8. In late 2010, Bournival, who billed significantly more hours than Ricci, complained to Ricci about the imbalance of hours and said that she was overwhelmed. Exhibit #16. Although Ricci promised to pitch in, he failed to do so. The court finds that the imbalance was actually more significant than Bournival knew, because Ricci's billable hours were inflated. Ricci a self-described " meticulous, overly compulsive timekeeper, " reviewed and altered Bournival's timesheets, but she did not review or alter his.

         9. Bournival consistently billed far more time than Ricci did on behalf of RCI. During the Shareholder Period, Bournival spent more than 1, 400 hours on " billable" matters (excluding Ricci Estate matters) than Ricci. Exhibit #113. Ricci suggests that the imbalance in billable hours is not relevant; it is the total time that is important. The court does not find this argument persuasive. Ricci recorded 556.75 more total hours than Bournival during the Shareholder Period. Total hours includes billable hours, " business development, " " general, " " professional development, " " office/administration, " and " NEEBC." Ricci accounted for practically every moment in the office including time spent on watering the plants, " voice, " cleaning (despite the fact that RCI employed a cleaning person), making personal appointments (Harvard Vanguard--eye appointment, Honda Village), " websites, " " Xmas, " megabucks, golf and filling out his NCAA brackets. (This is not an exhaustive list of the types of activities that Ricci accounted for under " general time" or administrative time.) Bournival did not record her time for such items.

         10. During the Shareholder Period, Ricci devoted a substantial amount of his time at RCI on work for the " Ricci Estate, " a private family trust. The work performed on behalf of the Ricci Estate included creating and maintaining a database on the RCI server to keep track of the Estate holdings, tracking stocks to be bought and sold, working with stockbrokers, drafting annual reports, and overseeing the charitable lead trust to make sure that there was cash on hand for the beneficiaries of the trust, including Ricci who received annual income from the Ricci Estate.[2] The Ricci Estate work was essentially private family business done by Ricci on RCI time.

         11. RCI had in the past, charged the Ricci Estate for similar, nontraditional actuarial work.[3] However, despite the fact that the Ricci Estate benefited from this work, RCI did not bill the Ricci Estate for work after 1998. Ricci admitted that he did not think that RCI should bill for work done for the Ricci Estate since he and his family were benefiting from that work.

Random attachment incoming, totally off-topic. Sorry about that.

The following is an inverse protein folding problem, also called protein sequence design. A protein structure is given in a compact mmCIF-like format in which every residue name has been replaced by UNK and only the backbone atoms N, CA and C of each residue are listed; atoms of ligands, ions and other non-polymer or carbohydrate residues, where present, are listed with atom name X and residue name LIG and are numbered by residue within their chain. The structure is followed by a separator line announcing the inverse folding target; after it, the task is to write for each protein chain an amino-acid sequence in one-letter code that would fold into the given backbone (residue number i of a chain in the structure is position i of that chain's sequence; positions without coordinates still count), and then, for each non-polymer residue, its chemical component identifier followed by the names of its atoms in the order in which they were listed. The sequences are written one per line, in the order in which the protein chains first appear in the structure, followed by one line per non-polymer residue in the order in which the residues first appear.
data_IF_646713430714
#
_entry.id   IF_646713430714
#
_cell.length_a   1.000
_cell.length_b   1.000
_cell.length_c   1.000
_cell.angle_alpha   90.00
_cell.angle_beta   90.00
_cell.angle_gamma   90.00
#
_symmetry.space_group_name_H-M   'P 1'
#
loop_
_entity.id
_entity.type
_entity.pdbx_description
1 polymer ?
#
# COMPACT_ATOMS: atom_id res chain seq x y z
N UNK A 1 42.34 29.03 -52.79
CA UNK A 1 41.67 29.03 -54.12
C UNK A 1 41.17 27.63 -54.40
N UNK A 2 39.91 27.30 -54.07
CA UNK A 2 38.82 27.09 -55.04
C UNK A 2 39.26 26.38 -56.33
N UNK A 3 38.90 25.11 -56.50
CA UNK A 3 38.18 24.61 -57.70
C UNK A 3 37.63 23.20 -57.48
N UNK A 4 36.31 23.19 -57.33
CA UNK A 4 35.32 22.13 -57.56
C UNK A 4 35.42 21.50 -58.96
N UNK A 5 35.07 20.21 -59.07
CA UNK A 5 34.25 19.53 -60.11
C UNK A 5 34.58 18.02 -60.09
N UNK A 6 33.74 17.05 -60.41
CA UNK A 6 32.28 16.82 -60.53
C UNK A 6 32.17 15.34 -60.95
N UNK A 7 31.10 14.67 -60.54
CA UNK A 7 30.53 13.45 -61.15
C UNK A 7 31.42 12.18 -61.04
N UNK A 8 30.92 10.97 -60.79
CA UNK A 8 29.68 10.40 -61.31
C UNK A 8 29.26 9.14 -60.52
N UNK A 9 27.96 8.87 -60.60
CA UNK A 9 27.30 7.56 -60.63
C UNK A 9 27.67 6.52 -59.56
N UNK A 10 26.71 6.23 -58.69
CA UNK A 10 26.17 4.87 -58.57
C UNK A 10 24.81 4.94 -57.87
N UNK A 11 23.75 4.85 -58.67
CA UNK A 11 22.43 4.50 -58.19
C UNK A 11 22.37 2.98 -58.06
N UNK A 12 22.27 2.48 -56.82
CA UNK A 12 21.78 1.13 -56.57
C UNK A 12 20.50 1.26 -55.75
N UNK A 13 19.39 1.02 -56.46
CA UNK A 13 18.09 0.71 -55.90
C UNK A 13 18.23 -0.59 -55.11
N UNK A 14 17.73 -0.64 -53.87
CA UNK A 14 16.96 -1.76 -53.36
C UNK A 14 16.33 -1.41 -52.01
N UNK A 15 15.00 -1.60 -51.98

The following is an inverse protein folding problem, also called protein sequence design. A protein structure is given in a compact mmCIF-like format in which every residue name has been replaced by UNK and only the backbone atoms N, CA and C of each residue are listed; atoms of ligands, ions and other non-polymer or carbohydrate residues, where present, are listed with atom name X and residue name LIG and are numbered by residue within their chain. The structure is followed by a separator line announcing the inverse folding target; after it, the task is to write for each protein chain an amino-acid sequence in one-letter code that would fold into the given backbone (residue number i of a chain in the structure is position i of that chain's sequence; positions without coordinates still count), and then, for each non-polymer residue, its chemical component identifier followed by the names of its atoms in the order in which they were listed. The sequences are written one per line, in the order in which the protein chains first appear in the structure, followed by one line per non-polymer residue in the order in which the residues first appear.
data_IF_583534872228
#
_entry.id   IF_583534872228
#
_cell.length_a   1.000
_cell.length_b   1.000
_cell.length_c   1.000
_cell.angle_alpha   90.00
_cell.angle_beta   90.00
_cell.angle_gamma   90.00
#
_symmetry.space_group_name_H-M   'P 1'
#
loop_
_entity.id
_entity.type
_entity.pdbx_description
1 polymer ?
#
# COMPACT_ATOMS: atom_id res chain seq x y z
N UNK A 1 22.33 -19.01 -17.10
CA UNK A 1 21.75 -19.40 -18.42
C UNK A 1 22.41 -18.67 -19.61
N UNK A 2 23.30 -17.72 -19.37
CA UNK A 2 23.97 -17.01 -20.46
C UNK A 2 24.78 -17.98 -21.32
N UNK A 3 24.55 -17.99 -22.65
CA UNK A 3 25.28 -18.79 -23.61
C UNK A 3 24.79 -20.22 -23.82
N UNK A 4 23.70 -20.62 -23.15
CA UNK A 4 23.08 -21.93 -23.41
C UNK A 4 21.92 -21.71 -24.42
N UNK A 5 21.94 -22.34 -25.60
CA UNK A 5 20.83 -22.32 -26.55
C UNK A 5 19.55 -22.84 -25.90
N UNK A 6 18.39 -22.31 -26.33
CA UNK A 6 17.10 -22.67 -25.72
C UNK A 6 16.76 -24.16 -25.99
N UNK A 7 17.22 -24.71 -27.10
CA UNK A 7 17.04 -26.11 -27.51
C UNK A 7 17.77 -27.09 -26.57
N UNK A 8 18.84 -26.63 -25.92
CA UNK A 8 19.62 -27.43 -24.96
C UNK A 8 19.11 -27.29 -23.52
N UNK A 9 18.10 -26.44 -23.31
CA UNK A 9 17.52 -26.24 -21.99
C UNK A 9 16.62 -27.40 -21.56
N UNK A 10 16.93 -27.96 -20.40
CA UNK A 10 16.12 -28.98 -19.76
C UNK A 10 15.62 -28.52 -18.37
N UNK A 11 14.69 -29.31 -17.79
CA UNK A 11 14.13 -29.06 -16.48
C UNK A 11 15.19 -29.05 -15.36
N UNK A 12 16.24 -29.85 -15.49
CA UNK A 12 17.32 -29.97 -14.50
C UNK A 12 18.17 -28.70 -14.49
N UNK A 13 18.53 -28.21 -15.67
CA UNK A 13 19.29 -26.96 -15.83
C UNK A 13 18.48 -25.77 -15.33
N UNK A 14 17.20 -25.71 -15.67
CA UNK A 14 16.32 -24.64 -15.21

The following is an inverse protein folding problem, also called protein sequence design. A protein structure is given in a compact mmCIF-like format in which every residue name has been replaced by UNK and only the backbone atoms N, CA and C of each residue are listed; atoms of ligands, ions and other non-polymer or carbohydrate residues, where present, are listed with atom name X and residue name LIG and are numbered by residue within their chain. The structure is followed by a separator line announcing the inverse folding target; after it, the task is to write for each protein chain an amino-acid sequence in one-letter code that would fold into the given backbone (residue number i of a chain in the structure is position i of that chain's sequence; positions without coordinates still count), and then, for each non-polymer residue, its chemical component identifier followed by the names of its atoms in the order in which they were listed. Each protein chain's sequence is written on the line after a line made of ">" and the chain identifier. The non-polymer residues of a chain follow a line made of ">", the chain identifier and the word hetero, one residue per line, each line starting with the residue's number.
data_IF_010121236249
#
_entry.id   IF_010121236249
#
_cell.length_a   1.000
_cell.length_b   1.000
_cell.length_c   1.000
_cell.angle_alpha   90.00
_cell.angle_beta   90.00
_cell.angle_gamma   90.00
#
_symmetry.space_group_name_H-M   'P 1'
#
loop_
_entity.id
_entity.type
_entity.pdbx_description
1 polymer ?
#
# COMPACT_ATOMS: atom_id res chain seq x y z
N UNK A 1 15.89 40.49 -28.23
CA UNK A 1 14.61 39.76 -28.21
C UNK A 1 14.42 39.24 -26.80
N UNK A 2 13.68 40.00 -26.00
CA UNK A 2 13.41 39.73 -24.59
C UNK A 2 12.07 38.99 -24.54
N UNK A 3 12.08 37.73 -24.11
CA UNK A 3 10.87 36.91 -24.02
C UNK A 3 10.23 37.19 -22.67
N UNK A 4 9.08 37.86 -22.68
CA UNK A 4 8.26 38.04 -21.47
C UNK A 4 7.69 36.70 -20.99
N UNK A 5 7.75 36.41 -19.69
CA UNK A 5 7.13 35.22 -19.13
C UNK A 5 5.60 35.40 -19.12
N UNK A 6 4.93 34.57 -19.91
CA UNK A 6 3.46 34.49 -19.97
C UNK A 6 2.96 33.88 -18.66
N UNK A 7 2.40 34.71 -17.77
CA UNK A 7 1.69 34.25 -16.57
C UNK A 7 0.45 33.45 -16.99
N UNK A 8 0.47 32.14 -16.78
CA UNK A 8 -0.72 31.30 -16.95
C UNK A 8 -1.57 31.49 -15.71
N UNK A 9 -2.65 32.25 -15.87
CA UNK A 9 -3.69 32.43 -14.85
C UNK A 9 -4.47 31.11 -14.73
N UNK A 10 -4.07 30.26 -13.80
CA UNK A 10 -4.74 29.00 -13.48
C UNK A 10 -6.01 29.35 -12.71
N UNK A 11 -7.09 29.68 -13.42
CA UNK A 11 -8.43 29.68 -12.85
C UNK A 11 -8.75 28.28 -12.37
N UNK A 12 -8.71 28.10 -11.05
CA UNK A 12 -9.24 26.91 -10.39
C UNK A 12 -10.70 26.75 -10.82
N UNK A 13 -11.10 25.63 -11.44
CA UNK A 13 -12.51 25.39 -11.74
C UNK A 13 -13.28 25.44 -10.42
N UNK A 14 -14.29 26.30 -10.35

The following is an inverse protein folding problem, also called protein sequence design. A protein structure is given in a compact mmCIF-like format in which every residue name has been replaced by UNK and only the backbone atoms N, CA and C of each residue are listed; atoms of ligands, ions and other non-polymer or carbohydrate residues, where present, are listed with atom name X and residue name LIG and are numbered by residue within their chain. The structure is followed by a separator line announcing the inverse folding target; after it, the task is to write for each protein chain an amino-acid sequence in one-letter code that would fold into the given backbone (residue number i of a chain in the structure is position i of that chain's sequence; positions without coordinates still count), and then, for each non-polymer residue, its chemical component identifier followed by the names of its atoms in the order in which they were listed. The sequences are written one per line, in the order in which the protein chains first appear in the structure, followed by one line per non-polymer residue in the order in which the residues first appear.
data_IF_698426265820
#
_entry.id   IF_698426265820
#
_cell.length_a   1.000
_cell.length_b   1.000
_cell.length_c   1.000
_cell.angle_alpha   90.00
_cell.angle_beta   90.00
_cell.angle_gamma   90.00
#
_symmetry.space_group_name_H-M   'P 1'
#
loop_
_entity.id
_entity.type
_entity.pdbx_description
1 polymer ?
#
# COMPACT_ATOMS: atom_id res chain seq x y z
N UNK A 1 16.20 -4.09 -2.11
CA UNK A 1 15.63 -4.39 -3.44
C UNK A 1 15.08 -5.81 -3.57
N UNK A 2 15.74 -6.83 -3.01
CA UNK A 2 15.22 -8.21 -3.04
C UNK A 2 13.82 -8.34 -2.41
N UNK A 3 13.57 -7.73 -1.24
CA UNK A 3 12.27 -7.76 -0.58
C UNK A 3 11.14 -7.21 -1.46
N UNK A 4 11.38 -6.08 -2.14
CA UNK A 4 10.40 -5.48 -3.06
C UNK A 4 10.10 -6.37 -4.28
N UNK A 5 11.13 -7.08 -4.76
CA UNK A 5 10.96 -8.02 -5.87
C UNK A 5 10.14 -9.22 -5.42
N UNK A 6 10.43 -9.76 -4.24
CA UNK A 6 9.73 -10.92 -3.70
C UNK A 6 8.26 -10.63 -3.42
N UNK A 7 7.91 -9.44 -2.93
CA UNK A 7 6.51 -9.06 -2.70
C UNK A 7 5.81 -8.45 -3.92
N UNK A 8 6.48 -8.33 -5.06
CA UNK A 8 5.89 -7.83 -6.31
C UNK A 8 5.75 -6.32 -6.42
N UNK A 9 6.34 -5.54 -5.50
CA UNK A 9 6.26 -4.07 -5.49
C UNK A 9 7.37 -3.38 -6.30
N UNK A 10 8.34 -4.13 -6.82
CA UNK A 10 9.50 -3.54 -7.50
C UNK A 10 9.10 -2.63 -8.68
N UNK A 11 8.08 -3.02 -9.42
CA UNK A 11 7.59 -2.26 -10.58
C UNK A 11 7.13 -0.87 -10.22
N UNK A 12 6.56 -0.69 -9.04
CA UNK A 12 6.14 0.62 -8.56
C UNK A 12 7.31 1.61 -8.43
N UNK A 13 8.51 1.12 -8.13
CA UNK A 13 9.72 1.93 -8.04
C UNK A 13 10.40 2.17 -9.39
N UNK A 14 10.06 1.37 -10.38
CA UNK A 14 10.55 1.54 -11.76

12. Ricci Estate work was classified as " billable" time on the company database, but Ricci never told Bournival that the time that he, Quintero and Eaton spent on the Ricci Estate was not being billed. Ricci's characterization of RCI's work for the Ricci Estate as " administrative, " and a reason the time was not billed is not credible. RCI performed non-actuarial administrative work for other clients, and was paid for that work. Ex. #151, 152, 153. I do not credit Ricci's testimony that he continued to record the time as " billable, " just because he was a " creature of habit."

         13. During the Shareholder Period, the Ricci Estate did not pay RCI for the services provided by Ricci or by RCI support staff, Patty Quintero and Charlene Eaton. Bournival spent no time on the Ricci Estate.

         14. During the Shareholder Period, Charlene Eaton spent approximately 2000 of her total " billable" time on Ricci Estate matters.[4] RCI paid Eaton $36 per hour and billed clients for her services at $110 per hour until 2009, and $125 per hour between 2009 and 2011. During the years that her billing rate was $110 per hour, Eaton spent 240.25 hours on the Ricci Estate. During the years that her billing rate was $125 per hour, Eaton spent 345.5 hours on the Ricci Estate. Ex #105.

         15. During the Shareholder Period, Quintero spent approximately 1900 of her total " billable" time on Ricci Estate matters.[5] RCI paid Quintero $15-$16 per hour and billed clients $70 per hour for her services. During the Shareholder Period, Quintero spent 232.5 hours on the Ricci Estate. Ex #104.

         16. During the Shareholder period, Ricci spent approximately 2300 of his total " billable" time on the Ricci Estate matters during the Shareholder Period.[6] RCI billed clients $300 per hour for Ricci's services. (Bournival was also billed at $300 an hour.) Ricci spent 913.25 hours on the Ricci Estate during the Shareholder Period. Ricci's work on the Ricci Estate slowed down his completion of ...